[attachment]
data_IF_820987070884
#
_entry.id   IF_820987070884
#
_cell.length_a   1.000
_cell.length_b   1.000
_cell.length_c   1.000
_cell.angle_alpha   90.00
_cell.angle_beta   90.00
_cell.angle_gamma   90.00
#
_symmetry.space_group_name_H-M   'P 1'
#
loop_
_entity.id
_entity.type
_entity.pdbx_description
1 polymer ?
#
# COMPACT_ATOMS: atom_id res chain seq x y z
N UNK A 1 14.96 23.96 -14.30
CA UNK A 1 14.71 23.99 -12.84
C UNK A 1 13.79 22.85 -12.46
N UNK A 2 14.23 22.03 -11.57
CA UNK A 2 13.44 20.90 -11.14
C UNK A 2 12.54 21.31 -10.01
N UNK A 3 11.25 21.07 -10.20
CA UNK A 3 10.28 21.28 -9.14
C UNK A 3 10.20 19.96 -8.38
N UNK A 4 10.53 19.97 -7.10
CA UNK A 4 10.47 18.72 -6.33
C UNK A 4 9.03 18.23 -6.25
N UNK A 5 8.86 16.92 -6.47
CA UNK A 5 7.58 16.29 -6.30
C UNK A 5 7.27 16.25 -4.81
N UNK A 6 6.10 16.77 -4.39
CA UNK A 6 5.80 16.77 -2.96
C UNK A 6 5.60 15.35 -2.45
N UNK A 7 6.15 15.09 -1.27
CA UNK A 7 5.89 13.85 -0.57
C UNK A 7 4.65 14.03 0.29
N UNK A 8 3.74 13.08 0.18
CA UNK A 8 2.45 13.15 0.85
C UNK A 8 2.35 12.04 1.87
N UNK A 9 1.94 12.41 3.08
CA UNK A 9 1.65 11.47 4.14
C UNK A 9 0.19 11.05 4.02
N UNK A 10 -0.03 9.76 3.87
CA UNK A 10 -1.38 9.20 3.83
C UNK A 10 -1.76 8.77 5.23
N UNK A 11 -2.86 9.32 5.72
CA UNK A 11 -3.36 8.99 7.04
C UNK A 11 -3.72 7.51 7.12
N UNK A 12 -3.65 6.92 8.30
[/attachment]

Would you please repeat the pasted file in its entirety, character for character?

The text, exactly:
data_IF_820987070884
#
_entry.id   IF_820987070884
#
_cell.length_a   1.000
_cell.length_b   1.000
_cell.length_c   1.000
_cell.angle_alpha   90.00
_cell.angle_beta   90.00
_cell.angle_gamma   90.00
#
_symmetry.space_group_name_H-M   'P 1'
#
loop_
_entity.id
_entity.type
_entity.pdbx_description
1 polymer ?
#
# COMPACT_ATOMS: atom_id res chain seq x y z
N UNK A 1 14.96 23.96 -14.30
CA UNK A 1 14.71 23.99 -12.84
C UNK A 1 13.79 22.85 -12.46
N UNK A 2 14.23 22.03 -11.57
CA UNK A 2 13.44 20.90 -11.14
C UNK A 2 12.54 21.31 -10.01
N UNK A 3 11.25 21.07 -10.20
CA UNK A 3 10.28 21.28 -9.14
C UNK A 3 10.20 19.96 -8.38
N UNK A 4 10.53 19.97 -7.10
CA UNK A 4 10.47 18.72 -6.33
C UNK A 4 9.03 18.23 -6.25
N UNK A 5 8.86 16.92 -6.47
CA UNK A 5 7.58 16.29 -6.30
C UNK A 5 7.27 16.25 -4.81
N UNK A 6 6.10 16.77 -4.39
CA UNK A 6 5.80 16.77 -2.96
C UNK A 6 5.60 15.35 -2.45
N UNK A 7 6.15 15.09 -1.27
CA UNK A 7 5.89 13.85 -0.57
C UNK A 7 4.65 14.03 0.29
N UNK A 8 3.74 13.08 0.18
CA UNK A 8 2.45 13.15 0.85
C UNK A 8 2.35 12.04 1.87
N UNK A 9 1.94 12.41 3.08
CA UNK A 9 1.65 11.47 4.14
C UNK A 9 0.19 11.05 4.02
N UNK A 10 -0.03 9.76 3.87
CA UNK A 10 -1.38 9.20 3.83
C UNK A 10 -1.76 8.77 5.23
N UNK A 11 -2.86 9.32 5.72
CA UNK A 11 -3.36 8.99 7.04
C UNK A 11 -3.72 7.51 7.12
N UNK A 12 -3.65 6.92 8.30